Maia Walczak is an illustrator, writer, self-taught artist and has a great passion for surfing. Nature inspires Maia’s art and life in many ways. ‘I was raised in London’, she says, ‘but my family is from Poland. My grandad built a gorgeous a-frame cabin in the woods by a river and a stream in Poland. It’s one of my favourite places. I felt a lot of peace there. I have many childhood memories of going there every summer and then growing up in London. It was kind of a contrast. Having parents that were always into nature and the outdoors my childhood was full of foraging in forests, camping trips, mountain walking. My heart was always more into that lifestyle, and being in nature inspires me’.
During her Hispanic Studies at university in London, Maia spent a full year in Chile. The place where her journey creating art, surfing, and becoming aware of the vastness of the universe started. ‘When I got to Chile, I went to the mountains first and did snowboarding there, but then as soon as I started surfing, I just fell in love with it. It was a love and hate relationship because it took me so long to actually be able to learn how to surf’, she laughs. But she got hooked, and after that, she started travelling for surfing and ‘to find a place that I could call home one day’. During her time in Chile, she also had these moments of perspective looking up at the sky. ‘It’s the magic and that awareness of the vastness of the universe. Looking up at the moon and suddenly taking in its existence and how strange everything was’, she remembers. ‘There, I had the thought: what am I even worrying about in my life?’.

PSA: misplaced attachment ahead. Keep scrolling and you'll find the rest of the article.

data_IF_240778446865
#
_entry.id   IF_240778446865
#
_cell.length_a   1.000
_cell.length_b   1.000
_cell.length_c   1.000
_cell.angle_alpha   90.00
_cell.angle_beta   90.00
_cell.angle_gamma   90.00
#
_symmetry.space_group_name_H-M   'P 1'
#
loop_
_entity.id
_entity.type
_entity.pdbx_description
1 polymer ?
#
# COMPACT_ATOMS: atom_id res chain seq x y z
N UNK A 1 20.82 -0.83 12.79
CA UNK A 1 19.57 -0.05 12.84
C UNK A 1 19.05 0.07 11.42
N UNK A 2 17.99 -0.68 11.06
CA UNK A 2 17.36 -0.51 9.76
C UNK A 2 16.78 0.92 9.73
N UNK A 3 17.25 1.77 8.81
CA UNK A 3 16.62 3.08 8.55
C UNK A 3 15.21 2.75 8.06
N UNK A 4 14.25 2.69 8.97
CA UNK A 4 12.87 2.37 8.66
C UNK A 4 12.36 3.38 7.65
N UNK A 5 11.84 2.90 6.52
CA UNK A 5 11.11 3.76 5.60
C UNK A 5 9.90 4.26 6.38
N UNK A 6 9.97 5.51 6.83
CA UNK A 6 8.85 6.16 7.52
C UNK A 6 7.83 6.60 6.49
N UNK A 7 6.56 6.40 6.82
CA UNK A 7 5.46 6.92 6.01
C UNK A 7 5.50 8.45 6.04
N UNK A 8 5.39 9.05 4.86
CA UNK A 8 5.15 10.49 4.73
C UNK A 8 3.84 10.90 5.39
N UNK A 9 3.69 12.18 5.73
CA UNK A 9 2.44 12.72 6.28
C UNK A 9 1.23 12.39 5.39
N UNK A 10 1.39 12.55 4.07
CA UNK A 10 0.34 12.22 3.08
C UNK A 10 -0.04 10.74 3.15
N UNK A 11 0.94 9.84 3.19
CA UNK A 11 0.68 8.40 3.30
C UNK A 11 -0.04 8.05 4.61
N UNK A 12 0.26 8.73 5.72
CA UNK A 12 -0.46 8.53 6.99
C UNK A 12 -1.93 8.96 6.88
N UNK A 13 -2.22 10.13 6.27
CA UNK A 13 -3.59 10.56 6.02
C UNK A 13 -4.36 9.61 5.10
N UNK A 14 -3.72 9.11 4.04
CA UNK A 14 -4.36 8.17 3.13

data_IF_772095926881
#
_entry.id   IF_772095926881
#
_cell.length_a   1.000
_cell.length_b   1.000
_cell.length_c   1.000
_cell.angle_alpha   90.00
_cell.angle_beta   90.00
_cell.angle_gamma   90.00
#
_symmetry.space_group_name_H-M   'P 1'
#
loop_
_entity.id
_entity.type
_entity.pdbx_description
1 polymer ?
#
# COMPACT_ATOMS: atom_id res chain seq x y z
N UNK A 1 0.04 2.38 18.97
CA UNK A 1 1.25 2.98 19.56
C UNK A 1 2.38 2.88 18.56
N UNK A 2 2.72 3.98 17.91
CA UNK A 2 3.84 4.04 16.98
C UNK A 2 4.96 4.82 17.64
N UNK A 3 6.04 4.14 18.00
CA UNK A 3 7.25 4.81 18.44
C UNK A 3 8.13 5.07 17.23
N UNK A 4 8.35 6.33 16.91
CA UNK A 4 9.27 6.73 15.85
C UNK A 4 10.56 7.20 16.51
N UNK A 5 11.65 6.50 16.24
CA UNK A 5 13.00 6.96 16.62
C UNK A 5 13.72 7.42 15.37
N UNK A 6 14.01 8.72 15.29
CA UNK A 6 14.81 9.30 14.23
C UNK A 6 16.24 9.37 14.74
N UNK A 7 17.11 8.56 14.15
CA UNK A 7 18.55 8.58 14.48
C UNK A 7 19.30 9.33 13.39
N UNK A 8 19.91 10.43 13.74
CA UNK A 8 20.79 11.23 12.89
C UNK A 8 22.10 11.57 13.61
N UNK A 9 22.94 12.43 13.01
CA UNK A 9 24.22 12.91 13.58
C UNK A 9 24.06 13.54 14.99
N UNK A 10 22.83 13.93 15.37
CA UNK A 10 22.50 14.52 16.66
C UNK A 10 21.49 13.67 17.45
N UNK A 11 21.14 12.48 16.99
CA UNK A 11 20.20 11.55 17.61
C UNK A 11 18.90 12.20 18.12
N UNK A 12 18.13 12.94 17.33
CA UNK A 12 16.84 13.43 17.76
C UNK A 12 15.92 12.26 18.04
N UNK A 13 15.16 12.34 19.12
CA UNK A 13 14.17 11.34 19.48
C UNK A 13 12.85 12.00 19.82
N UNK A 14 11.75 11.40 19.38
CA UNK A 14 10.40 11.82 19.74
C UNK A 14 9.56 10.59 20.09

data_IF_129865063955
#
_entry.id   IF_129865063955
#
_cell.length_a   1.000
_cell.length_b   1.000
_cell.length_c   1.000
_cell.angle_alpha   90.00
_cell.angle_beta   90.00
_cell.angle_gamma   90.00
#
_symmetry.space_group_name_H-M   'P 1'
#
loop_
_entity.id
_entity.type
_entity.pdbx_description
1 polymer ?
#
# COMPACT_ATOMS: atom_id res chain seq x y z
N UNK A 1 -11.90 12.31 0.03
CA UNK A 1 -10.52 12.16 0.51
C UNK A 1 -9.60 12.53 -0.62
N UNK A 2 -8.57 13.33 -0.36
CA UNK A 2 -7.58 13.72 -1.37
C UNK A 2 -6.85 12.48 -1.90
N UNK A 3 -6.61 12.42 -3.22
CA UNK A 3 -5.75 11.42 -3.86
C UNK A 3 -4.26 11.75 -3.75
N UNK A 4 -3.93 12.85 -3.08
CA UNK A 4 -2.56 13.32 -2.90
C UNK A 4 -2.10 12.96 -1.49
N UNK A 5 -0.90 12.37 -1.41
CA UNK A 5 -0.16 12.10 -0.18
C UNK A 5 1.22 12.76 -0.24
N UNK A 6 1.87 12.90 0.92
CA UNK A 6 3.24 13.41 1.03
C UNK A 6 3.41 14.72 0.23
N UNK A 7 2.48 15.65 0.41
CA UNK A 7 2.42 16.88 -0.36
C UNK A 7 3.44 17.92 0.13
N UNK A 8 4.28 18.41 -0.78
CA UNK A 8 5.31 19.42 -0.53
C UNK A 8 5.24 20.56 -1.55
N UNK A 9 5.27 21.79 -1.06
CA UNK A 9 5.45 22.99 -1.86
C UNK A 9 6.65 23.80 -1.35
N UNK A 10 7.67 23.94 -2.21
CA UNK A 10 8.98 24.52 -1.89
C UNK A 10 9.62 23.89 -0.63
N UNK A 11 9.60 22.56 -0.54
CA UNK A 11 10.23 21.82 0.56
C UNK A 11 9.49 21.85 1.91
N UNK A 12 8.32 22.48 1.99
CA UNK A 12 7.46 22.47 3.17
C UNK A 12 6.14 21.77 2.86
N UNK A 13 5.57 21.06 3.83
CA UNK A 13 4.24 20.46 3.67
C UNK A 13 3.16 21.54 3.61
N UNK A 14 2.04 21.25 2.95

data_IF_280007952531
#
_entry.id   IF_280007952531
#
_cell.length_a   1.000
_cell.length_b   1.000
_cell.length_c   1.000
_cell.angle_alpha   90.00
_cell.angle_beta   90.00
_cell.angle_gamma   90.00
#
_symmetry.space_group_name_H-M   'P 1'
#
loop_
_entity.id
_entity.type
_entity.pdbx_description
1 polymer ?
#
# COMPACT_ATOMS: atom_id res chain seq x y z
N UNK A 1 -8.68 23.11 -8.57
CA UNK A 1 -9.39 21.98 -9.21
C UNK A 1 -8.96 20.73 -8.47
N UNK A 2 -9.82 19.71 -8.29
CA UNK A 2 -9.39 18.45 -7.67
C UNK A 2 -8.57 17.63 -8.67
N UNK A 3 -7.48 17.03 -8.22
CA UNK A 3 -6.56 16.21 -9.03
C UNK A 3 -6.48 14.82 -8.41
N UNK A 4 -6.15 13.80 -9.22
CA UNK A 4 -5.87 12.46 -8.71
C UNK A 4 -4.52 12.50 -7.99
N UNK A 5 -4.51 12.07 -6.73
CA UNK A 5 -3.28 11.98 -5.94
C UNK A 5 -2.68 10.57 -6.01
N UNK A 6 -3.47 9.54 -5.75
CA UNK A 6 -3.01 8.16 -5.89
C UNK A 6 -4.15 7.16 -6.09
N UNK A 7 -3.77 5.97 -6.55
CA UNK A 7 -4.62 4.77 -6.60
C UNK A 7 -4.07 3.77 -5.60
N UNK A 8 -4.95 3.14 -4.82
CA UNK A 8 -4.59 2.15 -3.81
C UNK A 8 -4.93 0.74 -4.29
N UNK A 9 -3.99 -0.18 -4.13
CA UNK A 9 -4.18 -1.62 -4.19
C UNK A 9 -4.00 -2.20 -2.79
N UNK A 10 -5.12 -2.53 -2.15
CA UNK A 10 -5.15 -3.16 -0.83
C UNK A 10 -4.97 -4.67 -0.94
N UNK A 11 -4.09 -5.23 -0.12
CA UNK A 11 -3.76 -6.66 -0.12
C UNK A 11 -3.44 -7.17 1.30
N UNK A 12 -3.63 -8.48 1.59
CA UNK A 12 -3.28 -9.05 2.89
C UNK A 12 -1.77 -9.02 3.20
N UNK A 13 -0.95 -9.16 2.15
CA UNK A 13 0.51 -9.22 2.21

The moon, the stars, the universe are very present in Maia’s artwork. ‘It’s so strange that any of this exists and we take it for granted. It’s so normal to us, but at the same time, it’s so extraordinary. The ordinary is extraordinary. The constellations, stars, the moon, the planets, they’re a reminder of the vastness of it all. It’s not just the small me and my little world. It’s that we live in a vast universe and we don’t even know what it is. It’s a mystery. It’s a kind of reminder of the mystery of it all’, she adds. And that mystery goes both ways: outside and inside. ‘I don’t know much about this’, Maia continues, ’but when you think about infinite space, the mind can’t comprehend that. But, it’s equally to consider what’s the smallest particle. You can always split the smallest particle into a smaller particle, and it’s infinite in that way as well. It’s infinite in the expansion but also infinite going in the opposite direction’. As the vast universe around us, we also carry a vast universe within us.